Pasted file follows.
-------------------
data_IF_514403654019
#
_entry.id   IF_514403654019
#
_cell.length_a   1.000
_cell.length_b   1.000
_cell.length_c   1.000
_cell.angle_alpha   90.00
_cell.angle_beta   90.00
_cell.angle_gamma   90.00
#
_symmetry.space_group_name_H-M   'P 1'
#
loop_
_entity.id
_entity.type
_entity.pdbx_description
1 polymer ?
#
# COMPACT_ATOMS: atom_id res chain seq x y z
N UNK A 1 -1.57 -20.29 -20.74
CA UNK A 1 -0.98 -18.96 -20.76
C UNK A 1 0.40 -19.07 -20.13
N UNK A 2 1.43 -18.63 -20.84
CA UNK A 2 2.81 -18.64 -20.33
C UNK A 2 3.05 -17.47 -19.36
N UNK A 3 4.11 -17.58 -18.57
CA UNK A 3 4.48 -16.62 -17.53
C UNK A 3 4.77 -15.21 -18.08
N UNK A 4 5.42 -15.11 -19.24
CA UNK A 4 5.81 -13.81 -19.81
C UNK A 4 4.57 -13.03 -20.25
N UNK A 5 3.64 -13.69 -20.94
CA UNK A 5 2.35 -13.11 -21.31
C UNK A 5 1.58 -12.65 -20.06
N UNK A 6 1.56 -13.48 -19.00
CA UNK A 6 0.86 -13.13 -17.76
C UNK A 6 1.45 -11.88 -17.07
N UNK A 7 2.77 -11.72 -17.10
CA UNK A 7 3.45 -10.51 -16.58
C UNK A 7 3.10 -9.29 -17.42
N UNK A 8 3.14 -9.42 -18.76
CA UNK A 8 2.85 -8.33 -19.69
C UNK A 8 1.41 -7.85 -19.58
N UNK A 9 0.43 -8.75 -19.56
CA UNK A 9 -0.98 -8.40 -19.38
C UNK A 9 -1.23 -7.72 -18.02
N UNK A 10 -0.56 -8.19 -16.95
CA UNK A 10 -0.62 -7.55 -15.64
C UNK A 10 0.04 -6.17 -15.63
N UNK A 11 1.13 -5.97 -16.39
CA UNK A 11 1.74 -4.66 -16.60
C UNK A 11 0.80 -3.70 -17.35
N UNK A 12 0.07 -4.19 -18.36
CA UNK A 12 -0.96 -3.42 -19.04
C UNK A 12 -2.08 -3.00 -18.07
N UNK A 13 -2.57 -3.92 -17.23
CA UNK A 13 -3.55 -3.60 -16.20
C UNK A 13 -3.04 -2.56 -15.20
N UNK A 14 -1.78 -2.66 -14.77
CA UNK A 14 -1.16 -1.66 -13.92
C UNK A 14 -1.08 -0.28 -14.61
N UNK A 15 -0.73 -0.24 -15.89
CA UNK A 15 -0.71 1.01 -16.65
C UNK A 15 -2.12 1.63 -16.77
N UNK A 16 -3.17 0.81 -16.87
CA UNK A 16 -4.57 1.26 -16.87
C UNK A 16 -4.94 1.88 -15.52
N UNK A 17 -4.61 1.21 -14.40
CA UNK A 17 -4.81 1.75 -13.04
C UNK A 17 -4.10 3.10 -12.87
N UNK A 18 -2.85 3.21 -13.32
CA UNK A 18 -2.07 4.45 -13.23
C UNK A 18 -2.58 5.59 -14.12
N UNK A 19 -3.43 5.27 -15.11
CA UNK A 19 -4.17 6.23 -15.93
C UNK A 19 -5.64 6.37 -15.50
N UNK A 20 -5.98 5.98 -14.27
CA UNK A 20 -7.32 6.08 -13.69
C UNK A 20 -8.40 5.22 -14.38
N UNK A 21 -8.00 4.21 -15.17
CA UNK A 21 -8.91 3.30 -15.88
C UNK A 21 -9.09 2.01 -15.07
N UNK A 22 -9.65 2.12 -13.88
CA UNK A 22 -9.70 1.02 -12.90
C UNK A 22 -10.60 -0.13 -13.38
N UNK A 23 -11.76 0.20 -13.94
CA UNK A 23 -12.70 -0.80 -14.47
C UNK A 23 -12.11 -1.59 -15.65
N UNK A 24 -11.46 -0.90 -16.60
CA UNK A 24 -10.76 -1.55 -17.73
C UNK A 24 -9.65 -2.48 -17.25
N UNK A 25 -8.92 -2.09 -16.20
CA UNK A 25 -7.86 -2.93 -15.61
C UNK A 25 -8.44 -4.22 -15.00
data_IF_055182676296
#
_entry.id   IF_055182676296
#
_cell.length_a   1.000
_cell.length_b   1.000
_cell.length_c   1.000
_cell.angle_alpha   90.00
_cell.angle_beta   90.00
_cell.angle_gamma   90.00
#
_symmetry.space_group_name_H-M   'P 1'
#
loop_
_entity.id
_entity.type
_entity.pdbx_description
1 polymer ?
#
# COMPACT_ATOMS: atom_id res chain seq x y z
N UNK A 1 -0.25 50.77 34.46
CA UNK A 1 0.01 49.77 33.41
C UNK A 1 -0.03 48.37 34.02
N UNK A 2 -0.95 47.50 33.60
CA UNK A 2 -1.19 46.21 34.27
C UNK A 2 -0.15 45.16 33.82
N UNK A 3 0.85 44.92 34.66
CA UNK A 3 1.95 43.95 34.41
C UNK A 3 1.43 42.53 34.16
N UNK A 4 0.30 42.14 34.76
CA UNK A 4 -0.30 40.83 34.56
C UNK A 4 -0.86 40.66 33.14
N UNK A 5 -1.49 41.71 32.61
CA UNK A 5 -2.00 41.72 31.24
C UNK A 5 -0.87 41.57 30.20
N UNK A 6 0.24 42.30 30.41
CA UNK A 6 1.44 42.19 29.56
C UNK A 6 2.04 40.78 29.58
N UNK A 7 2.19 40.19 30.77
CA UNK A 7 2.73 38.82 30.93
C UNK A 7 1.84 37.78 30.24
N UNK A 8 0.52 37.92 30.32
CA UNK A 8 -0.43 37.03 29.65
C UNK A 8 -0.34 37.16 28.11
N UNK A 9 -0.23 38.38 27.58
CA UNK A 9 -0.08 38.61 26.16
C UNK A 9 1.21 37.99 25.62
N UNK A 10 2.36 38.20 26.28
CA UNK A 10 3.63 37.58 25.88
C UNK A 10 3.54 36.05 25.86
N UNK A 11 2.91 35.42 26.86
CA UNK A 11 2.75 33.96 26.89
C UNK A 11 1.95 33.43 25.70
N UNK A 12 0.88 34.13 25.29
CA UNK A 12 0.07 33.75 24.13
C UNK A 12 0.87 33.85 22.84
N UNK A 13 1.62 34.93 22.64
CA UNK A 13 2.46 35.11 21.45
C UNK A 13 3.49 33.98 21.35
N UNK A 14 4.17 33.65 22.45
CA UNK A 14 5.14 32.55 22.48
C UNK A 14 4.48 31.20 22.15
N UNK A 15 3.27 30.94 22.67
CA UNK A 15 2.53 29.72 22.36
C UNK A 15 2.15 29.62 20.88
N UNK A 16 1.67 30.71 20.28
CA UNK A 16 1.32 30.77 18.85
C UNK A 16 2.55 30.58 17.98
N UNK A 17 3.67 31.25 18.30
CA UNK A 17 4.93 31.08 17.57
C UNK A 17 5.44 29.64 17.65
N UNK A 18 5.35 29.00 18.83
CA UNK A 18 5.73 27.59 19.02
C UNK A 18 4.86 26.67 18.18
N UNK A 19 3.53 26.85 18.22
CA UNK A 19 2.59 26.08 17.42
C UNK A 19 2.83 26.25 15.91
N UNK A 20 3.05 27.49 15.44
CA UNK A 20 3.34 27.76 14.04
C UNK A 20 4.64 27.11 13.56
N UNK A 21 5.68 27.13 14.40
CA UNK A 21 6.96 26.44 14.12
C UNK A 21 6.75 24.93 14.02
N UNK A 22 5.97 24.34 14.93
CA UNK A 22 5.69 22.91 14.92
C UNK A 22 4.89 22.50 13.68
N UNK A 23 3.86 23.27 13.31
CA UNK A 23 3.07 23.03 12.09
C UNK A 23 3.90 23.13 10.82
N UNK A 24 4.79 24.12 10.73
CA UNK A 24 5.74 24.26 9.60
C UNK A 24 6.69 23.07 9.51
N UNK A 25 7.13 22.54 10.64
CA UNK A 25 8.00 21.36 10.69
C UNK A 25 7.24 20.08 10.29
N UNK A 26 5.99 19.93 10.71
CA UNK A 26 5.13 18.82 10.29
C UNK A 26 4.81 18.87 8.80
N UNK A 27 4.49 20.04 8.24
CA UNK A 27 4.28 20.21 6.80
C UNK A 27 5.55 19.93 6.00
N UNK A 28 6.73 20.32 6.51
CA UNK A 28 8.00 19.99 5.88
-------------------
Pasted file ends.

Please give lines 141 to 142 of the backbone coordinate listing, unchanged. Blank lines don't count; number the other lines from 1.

CA UNK A 9 -0.08 38.61 26.16
C UNK A 9 1.21 37.99 25.62